It was, without question, unintentional. It came in the top of the fifth, there was nobody out, and Tampa Bay was clinging to a 3-1 lead. Also, the bases were loaded.

That is how Panik came to drive in San Francisco’s second run of the game.

The blow was severe—as is any head shot—but wasn’t enough to knock Panik from the game. It also wasn’t severe enough to merit a retaliatory fastball from any of the six Giants pitchers who followed. (That the DH was in play to protect Moore may have been a factor, but given San Francisco’s general reticence when it comes to that type of behavior, a payback HBP wouldn’t have been expected anyway.)

Panik authored his team’s response himself, hitting a tie-breaking homer in the ninth against Tampa Bay’s previously unhittable closer, Alex Colome, which won the game for the Giants. (Watch it here.)

Now that’s what retaliation is supposed to look like.

 

Unwritten-Rules

No Need to Upset MadBum – He Covers That Quite Nicely Himself, Thank You

MadBum-Myers

What does it mean when a notorious red-ass acts down to his reputation? By inventing slights at which to react angrily, is he upholding the unwritten roles, or violating them?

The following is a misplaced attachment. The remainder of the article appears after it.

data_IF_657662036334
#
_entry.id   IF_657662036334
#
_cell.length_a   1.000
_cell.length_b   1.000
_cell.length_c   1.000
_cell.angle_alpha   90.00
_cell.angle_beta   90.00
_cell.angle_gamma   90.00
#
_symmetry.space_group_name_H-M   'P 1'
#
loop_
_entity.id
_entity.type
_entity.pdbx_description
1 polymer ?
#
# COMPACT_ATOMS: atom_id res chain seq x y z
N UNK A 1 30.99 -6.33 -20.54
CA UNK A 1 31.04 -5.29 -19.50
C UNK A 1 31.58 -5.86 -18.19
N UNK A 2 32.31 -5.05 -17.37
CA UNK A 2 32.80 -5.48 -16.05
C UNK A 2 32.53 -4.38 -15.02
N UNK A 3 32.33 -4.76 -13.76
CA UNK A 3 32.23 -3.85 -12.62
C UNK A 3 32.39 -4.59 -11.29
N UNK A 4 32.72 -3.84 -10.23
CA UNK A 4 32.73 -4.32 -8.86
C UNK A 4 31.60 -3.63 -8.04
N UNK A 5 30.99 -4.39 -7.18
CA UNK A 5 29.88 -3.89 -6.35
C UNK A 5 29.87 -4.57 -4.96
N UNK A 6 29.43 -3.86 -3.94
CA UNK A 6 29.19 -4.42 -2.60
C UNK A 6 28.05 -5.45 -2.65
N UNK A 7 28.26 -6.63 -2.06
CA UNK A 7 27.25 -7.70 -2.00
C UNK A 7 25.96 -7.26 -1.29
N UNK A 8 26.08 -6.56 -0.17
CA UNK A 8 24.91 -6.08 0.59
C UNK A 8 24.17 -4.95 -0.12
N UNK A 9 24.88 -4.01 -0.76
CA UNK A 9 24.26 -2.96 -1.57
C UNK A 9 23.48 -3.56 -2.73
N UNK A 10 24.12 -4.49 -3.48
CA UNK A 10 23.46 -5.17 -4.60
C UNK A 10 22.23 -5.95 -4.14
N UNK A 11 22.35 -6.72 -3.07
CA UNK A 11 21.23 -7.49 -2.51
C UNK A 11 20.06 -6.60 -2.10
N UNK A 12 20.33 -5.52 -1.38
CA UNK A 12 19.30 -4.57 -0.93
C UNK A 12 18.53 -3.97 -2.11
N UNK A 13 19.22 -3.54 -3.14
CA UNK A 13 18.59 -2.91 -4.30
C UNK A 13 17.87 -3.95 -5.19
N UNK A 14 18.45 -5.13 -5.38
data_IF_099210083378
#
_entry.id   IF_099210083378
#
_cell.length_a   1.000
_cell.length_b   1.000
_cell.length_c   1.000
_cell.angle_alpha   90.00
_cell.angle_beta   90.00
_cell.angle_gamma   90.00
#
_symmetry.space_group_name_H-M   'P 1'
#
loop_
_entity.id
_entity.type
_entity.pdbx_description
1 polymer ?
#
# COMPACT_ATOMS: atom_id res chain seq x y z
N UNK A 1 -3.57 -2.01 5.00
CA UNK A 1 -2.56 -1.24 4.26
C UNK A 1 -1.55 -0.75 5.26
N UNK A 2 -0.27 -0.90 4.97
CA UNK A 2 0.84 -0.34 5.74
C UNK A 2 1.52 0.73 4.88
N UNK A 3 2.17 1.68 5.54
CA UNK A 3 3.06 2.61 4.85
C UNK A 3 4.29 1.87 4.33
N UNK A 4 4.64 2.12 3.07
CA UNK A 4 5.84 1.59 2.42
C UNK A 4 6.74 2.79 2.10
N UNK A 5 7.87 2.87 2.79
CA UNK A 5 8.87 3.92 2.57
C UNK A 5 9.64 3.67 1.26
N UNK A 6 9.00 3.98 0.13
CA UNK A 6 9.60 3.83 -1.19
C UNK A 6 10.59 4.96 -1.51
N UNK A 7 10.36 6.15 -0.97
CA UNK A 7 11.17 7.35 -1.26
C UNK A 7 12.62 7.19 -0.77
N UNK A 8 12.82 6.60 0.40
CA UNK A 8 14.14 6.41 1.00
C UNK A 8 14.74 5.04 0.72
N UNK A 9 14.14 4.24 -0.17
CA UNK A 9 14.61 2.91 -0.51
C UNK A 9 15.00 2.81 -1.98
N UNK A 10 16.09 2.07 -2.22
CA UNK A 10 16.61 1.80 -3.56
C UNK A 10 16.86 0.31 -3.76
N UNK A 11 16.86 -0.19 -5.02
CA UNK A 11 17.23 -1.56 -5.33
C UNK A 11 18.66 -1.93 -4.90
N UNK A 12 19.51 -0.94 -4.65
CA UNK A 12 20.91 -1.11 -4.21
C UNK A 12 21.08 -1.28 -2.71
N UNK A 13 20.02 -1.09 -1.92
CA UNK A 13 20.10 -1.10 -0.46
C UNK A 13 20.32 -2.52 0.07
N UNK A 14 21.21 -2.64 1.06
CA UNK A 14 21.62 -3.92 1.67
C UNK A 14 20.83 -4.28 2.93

Madison Bumgarner might know, but he’s not telling.

Bumgarner, of course, is the guy who got into it with Jason Heyward in March, who got into it with Delino DeShields last July, who got into it with Carlos Gomez last May, who got into it with Yasiel Puig in 2014—twice—and who got into it with Jesus Guzman in 2013.

Agree with them or not, at least the above instances involved clear-cut impetus for his red-assery. On Tuesday the lefthander was at it again, for reasons that nobody could quite fathom.

Bumgarner struck out Padres first baseman Wil Myers to end the third inning, then, as he was walking back to the Giants dugout, decided to about-face and shout Myers down. Myers, incredulous, told him to knock it off, and benches briefly emptied. (Watch it here.)

Why?

“It was hard to tell whether Myers offended him by calling timeout, or taking too long to get in the box, or even taking too healthy a cut, by the pitcher’s reckoning, while striking out,” wrote Andrew Baggarly in the San Jose Mercury News.

Bumgarner himself did little to explain the situation, saying only that “I just wanted to be mad for a minute.”

To be fair to Bumgarner, self-motivation is an important tactic in sports. If irrational anger is what he needs to compete at peak levels—and he threw a complete-game five-hitter, so maybe it is—more power to him, so long as nobody gets hurt. (MadBum even went so far as to make up with Myers when he reached first base after a ninth-inning walk.)

That said, the Code is built around respect for one’s opponent. Bumgarner, in inventing reasons to get upset at Myers, seems to be in short supply of it. Whether this is “playing the game the right way” any more than Puig’s bat flip which set off the pitcher back in 2014 is up for interpretation, but with every outburst it appears to be less and less so.

Don't Swing on the First Pitch After Back-to-Back Home RUns, Uncategorized, Unwritten-Rules